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Many proteins involved in vesicle budding are able to interact with lipids and to deform membranes. In this review we present three in vitro assays that can be used to study the roles of these types of proteins and to reconstitute distinct stages of vesicle budding and tubule formation. In the first assay, the dynamic effect of peripheral membrane proteins on liposome morphology is studied, providing insight into the roles of proteins (e.g., the endocytic proteins; dynamins, epsins, amphiphysins, and endophilins) in deforming membranes and in recognizing membrane curvature. In the second assay, preformed lipid nanotubes are used to mimic the neck of a coated vesicle. These nanotubes form a suitable template to study molecules of the dynamin family, allowing visualization of the different conformations of dynamin that occur during vesicle scission. Finally, lipid monolayers have been used as mimics of the internal leaflet of the plasma membrane to investigate early stages of clathrin-coated pit formation. In principle this can equally be used to study budding mechanisms of other coated vesicle types. A combination of these three assays has given considerable insight into the roles of endocytic proteins and is allowing reconstitution and dissection of the different stages of vesicle formation.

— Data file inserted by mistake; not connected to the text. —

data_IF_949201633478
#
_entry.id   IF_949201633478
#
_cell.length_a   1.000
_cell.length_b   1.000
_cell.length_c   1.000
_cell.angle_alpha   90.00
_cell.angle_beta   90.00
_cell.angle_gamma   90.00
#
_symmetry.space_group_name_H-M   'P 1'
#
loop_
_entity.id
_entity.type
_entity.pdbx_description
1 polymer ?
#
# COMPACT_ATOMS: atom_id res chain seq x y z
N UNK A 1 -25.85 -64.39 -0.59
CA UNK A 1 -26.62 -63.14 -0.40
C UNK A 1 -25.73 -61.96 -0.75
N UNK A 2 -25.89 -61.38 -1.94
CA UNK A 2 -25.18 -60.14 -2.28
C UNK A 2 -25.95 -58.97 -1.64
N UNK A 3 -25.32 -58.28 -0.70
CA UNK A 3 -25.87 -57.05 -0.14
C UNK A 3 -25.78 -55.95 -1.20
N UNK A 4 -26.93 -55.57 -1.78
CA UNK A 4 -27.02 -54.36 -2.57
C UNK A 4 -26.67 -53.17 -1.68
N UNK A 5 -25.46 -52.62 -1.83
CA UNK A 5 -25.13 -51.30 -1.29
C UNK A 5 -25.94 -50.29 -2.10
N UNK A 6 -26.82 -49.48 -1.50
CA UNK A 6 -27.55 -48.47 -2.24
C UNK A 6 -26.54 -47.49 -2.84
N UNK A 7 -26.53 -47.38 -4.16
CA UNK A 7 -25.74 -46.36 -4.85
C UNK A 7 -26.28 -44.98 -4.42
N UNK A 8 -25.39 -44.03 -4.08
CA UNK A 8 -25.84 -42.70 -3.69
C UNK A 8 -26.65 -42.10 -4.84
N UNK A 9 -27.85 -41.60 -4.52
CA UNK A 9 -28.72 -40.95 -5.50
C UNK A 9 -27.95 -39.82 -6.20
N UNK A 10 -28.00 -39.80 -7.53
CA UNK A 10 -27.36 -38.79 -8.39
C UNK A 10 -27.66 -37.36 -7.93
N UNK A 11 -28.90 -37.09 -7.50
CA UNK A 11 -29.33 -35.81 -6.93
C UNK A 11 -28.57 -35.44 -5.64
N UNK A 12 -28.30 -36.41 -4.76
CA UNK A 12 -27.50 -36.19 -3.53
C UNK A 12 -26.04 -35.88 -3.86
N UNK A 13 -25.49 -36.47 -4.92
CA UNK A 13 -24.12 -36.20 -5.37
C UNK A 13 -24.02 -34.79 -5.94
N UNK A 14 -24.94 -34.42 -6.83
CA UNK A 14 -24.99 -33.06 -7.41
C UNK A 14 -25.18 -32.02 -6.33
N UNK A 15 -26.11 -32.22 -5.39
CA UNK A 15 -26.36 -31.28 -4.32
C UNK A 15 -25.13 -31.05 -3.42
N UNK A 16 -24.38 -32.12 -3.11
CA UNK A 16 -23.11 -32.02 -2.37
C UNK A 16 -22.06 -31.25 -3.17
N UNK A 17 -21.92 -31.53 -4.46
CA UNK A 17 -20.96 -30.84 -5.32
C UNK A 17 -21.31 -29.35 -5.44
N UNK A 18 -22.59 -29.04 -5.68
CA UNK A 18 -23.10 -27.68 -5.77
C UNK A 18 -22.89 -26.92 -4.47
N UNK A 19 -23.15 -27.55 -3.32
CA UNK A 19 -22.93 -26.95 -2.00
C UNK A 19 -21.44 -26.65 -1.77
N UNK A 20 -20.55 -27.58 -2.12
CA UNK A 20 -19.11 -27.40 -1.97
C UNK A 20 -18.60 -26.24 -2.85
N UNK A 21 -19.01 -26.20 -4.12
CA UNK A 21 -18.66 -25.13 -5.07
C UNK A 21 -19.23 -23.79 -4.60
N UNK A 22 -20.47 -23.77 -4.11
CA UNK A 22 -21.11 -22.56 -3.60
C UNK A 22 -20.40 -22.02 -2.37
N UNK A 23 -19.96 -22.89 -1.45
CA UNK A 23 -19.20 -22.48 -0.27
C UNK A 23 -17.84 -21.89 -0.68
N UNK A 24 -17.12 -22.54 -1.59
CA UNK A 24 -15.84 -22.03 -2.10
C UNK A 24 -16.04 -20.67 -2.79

Original publication




Journal article


Methods Enzymol

Publication Date





597 - 611


Adaptor Proteins, Vesicular Transport, Dynamins, Endocytosis, Escherichia coli, Liposomes, Nanotubes, Nerve Tissue Proteins, Protein Conformation, Vesicular Transport Proteins